Another in our series of new transcriptions of contemporary articles on the Leo Frank case.
The Atlanta Constitution
Thursday, June 19, 1913
Woman Declares She Will Appear in Court and Will Corroborate Sensational Affidavit to Police.
Mima [sic] Formby, the rooming housekeeper of 400 Piedmont avenue, who made the affidavit declaring that Leo Frank had telephoned her on the night of Mary Phagan’s murder in an endeavor to rent a room to which he could bring a girl, has returned to Atlanta after a disappearance of several weeks.
To a reporter for The Constitution she stated yesterday afternoon that she intended remaining in the city until time of the Phagan trial and that she would appear before the court and deliver testimony corroborating the sensational affidavit to which she has attested.
Why She Left City.
Mrs. Formby’s recent disappearance created considerable mystery. The police of several different cities were notified to be on the lookout for her, and while the police and detective bureau of Atlanta scoured the city, widespread efforts were made to locate her by the solicitor general’s office.
She declares that she was persuaded by no one to leave town, and that her departure was of her own accord. She had gone away, she said, to avoid notoriety which was incurred by her affidavit, and to remain out of the city until the sensation subsided. She visited Chattanooga, Bristol and Sulphur Springs, Tenn., while on the trip, she said.
Chief Lanford said Wednesday afternoon that he expected the woman’s return and had felt no fears of her absence at time of trial.
Says Frank Wanted Room.
Mrs. Formby’s affidavit was one of the most sensational obtained by the detectives, excepting, of course, the James Conley statement. She swore that on the night of April 26 Leo Frank had telephoned her frequently between the hours of 6:30 and 10 o’clock in an effort to get a room to which he could bring a girl.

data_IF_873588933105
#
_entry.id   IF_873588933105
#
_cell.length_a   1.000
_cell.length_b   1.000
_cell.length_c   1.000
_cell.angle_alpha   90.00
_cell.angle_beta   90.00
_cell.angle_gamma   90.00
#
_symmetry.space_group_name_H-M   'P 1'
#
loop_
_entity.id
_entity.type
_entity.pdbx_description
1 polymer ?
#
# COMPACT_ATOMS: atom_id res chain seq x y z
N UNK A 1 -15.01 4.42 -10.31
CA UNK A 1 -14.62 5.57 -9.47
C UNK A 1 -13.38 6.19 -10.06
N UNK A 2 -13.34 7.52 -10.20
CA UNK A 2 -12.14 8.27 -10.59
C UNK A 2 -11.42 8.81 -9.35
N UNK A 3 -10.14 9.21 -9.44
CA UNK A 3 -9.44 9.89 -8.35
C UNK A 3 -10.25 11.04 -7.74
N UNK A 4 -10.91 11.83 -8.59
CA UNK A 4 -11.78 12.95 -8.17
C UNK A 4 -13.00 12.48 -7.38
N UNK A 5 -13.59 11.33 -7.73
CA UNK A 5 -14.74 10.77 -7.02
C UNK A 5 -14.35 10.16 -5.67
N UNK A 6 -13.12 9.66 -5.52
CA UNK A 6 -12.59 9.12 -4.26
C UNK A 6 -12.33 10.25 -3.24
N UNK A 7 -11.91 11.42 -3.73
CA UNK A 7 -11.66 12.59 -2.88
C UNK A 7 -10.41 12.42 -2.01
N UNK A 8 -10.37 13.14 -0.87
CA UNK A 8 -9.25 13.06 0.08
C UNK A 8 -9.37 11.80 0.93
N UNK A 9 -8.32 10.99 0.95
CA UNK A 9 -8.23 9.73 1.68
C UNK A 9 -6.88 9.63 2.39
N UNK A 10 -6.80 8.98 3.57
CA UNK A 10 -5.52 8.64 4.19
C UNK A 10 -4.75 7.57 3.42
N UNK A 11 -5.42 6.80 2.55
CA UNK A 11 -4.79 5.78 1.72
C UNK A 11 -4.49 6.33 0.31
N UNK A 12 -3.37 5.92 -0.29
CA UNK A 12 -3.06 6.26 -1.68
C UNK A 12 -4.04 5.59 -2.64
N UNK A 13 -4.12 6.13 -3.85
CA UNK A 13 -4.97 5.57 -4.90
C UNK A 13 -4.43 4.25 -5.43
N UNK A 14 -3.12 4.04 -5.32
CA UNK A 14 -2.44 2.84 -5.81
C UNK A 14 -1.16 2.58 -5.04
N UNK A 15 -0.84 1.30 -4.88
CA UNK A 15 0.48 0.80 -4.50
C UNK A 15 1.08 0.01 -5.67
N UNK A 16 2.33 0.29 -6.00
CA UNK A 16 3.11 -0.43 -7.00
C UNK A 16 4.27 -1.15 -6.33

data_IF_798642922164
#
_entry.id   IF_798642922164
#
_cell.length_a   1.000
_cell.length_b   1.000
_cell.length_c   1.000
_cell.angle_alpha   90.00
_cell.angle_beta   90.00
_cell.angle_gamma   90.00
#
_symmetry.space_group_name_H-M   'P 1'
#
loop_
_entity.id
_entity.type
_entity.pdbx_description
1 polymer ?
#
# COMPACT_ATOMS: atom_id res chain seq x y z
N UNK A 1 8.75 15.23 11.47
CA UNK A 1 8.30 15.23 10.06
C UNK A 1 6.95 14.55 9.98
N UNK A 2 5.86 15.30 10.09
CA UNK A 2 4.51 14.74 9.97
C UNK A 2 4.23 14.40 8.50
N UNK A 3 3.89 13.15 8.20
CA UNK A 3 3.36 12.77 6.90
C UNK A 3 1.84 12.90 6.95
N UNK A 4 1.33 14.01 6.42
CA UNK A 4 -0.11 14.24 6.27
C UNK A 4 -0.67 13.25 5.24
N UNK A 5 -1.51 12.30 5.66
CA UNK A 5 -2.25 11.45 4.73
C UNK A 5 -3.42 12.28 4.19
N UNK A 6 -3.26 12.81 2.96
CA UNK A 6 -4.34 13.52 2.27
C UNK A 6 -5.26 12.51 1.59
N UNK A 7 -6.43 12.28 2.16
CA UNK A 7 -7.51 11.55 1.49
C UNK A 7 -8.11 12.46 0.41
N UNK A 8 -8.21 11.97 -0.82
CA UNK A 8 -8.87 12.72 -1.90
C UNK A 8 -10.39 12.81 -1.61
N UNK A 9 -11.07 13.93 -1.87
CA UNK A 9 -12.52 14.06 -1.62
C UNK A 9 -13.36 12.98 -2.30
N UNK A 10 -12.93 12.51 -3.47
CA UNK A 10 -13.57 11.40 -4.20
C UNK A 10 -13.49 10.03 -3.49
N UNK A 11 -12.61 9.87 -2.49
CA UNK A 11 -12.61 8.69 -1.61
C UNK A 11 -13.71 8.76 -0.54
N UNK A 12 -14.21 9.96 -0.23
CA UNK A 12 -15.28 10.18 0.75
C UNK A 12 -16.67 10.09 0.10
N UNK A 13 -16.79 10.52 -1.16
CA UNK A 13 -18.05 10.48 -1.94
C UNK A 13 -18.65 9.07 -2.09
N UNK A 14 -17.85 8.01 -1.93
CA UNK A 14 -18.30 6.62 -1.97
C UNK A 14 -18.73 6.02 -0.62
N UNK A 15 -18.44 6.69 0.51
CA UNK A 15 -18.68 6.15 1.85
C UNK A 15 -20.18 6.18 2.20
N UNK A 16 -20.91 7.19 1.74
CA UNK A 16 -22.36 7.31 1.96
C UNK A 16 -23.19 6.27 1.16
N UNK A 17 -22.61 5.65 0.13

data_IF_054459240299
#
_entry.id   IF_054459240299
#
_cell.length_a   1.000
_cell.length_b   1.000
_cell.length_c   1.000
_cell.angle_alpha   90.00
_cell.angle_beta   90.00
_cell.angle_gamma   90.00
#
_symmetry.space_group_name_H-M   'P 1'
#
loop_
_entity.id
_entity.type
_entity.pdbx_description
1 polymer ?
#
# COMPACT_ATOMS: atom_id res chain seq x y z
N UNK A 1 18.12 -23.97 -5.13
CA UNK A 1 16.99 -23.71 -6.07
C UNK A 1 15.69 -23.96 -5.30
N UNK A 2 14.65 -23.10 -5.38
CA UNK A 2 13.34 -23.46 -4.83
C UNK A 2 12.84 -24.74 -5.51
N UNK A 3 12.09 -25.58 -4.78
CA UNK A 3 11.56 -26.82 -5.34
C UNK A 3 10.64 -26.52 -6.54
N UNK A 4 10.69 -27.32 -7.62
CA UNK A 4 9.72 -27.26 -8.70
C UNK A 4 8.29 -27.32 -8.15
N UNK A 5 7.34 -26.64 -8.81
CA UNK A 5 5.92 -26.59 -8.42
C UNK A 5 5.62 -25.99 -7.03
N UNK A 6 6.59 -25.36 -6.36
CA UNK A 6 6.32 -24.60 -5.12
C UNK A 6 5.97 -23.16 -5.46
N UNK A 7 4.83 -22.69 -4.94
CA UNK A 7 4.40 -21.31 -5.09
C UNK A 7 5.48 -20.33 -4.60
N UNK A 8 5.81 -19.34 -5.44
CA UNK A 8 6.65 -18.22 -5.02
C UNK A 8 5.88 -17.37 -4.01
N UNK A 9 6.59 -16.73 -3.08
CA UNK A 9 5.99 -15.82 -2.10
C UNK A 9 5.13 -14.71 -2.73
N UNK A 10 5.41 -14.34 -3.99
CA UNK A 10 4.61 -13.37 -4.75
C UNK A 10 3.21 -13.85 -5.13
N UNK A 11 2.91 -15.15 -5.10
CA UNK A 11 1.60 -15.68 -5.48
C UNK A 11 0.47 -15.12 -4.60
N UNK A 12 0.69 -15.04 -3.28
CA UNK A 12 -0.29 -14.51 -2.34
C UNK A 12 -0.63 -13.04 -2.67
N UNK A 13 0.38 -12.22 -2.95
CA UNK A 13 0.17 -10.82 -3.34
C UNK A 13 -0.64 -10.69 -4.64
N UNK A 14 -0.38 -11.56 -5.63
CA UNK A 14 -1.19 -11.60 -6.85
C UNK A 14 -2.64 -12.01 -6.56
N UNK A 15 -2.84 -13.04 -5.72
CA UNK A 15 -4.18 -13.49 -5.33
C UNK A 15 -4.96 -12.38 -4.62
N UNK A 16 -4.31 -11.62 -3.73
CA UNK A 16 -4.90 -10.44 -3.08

She testified that he even declared it was a matter of life and death, and that he even threatened her life when she refused to rent him an apartment. He telephoned her six times, she stated, and finally she was rid of him only after she had told him she was leaving her home on an automobile ride.
Mrs. Formby has returned to her home at the Piedmont avenue address.
May Change Frank Trial Scene.
Arrangements for staging the Leo M. Frank trial are being rushed to completion. Owing to the poor ventilation of the courtroom in the Thrower building, and the absence of witness rooms, some more desirable place will have to be secured for the trial, it is said.
Judge L. S. Roan, of the superior court, said last night that he did not know of any other place being provided, but in case that the county commissioners should decide that the present quarters are inadequate, that in all probability some more suitable place would be provided.
Before leaving for New York, Solicitor Dorsey is said to have instructed his deputy to discuss with Judge Roan some more suitable place for holding the trial, and it is thought that within the next day or so the county board will be called upon to provide a larger place for the trial.
12 Books of Evidence.
Wednesday morning twelve books of evidence of more than 100 pages each were turned over to the solicitor’s office by tenographers [sic], and assistant Solicitor E. A. Stephens stated that the state could go to trial on forty-eight hours’ notice.
These books of evidence will be used to bring out the salient points in the evidence of each witness and the solicitor will question the witnesses from these books, it is said, carrying each witness over the same ground when their statesments [sic] were made.
Solicitor Dorsey will return from New York Saturday, and by that time the greater number of witnesses will be summoned, and ready for the trial.
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The Atlanta Constitution, June 19th 1913, “Mrs. Formby Here for Phagan Trial,” Leo Frank case newspaper article series (Original PDF)